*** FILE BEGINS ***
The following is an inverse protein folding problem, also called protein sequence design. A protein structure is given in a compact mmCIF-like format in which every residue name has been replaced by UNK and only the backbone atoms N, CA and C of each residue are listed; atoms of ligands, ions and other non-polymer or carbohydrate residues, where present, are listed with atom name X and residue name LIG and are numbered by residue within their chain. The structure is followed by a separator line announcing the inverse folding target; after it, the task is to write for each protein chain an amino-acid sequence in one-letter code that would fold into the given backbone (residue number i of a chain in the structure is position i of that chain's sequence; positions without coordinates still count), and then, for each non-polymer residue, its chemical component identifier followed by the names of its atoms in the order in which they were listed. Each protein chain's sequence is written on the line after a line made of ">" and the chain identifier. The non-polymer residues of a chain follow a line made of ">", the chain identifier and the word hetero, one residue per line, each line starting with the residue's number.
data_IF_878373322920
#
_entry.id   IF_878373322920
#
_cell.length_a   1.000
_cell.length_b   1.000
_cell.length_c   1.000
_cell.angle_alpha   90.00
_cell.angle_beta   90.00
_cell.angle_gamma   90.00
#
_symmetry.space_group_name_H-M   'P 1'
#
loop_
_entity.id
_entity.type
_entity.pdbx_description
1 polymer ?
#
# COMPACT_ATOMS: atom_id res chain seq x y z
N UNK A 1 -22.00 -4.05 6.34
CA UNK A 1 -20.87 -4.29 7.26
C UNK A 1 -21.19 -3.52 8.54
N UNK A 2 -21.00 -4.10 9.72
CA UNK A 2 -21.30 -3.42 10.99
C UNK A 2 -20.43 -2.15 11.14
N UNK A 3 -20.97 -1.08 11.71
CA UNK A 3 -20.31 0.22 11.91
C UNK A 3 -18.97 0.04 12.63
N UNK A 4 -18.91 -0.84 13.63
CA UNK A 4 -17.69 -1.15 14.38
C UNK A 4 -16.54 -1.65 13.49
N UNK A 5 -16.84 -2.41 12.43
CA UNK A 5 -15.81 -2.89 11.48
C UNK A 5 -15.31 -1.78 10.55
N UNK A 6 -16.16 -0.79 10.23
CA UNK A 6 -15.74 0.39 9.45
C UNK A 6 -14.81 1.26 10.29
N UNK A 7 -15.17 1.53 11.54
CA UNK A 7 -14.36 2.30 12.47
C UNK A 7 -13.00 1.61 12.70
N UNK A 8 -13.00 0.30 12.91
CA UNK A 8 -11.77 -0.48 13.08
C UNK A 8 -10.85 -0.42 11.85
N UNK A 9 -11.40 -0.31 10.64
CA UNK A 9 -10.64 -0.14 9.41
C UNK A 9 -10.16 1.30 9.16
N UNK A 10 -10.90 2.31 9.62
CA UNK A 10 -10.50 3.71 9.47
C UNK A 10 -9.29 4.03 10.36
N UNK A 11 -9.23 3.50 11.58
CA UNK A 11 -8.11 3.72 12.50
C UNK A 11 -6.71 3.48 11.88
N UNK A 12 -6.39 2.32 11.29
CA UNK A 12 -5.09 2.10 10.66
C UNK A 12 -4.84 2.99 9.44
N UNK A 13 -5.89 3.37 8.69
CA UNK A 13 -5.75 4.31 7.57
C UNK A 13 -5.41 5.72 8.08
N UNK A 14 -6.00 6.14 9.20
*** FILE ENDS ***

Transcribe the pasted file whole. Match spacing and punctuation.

The following is an inverse protein folding problem, also called protein sequence design. A protein structure is given in a compact mmCIF-like format in which every residue name has been replaced by UNK and only the backbone atoms N, CA and C of each residue are listed; atoms of ligands, ions and other non-polymer or carbohydrate residues, where present, are listed with atom name X and residue name LIG and are numbered by residue within their chain. The structure is followed by a separator line announcing the inverse folding target; after it, the task is to write for each protein chain an amino-acid sequence in one-letter code that would fold into the given backbone (residue number i of a chain in the structure is position i of that chain's sequence; positions without coordinates still count), and then, for each non-polymer residue, its chemical component identifier followed by the names of its atoms in the order in which they were listed. Each protein chain's sequence is written on the line after a line made of ">" and the chain identifier. The non-polymer residues of a chain follow a line made of ">", the chain identifier and the word hetero, one residue per line, each line starting with the residue's number.
data_IF_878373322920
#
_entry.id   IF_878373322920
#
_cell.length_a   1.000
_cell.length_b   1.000
_cell.length_c   1.000
_cell.angle_alpha   90.00
_cell.angle_beta   90.00
_cell.angle_gamma   90.00
#
_symmetry.space_group_name_H-M   'P 1'
#
loop_
_entity.id
_entity.type
_entity.pdbx_description
1 polymer ?
#
# COMPACT_ATOMS: atom_id res chain seq x y z
N UNK A 1 -22.00 -4.05 6.34
CA UNK A 1 -20.87 -4.29 7.26
C UNK A 1 -21.19 -3.52 8.54
N UNK A 2 -21.00 -4.10 9.72
CA UNK A 2 -21.30 -3.42 10.99
C UNK A 2 -20.43 -2.15 11.14
N UNK A 3 -20.97 -1.08 11.71
CA UNK A 3 -20.31 0.22 11.91
C UNK A 3 -18.97 0.04 12.63
N UNK A 4 -18.91 -0.84 13.63
CA UNK A 4 -17.69 -1.15 14.38
C UNK A 4 -16.54 -1.65 13.49
N UNK A 5 -16.84 -2.41 12.43
CA UNK A 5 -15.81 -2.89 11.48
C UNK A 5 -15.31 -1.78 10.55
N UNK A 6 -16.16 -0.79 10.23
CA UNK A 6 -15.74 0.39 9.45
C UNK A 6 -14.81 1.26 10.29
N UNK A 7 -15.17 1.53 11.54
CA UNK A 7 -14.36 2.30 12.47
C UNK A 7 -13.00 1.61 12.70
N UNK A 8 -13.00 0.30 12.91
CA UNK A 8 -11.77 -0.48 13.08
C UNK A 8 -10.85 -0.42 11.85
N UNK A 9 -11.40 -0.31 10.64
CA UNK A 9 -10.64 -0.14 9.41
C UNK A 9 -10.16 1.30 9.16
N UNK A 10 -10.90 2.31 9.62
CA UNK A 10 -10.50 3.71 9.47
C UNK A 10 -9.29 4.03 10.36
N UNK A 11 -9.23 3.50 11.58
CA UNK A 11 -8.11 3.72 12.50
C UNK A 11 -6.71 3.48 11.88
N UNK A 12 -6.39 2.32 11.29
CA UNK A 12 -5.09 2.10 10.66
C UNK A 12 -4.84 2.99 9.44
N UNK A 13 -5.89 3.37 8.69
CA UNK A 13 -5.75 4.31 7.57
C UNK A 13 -5.41 5.72 8.08
N UNK A 14 -6.00 6.14 9.20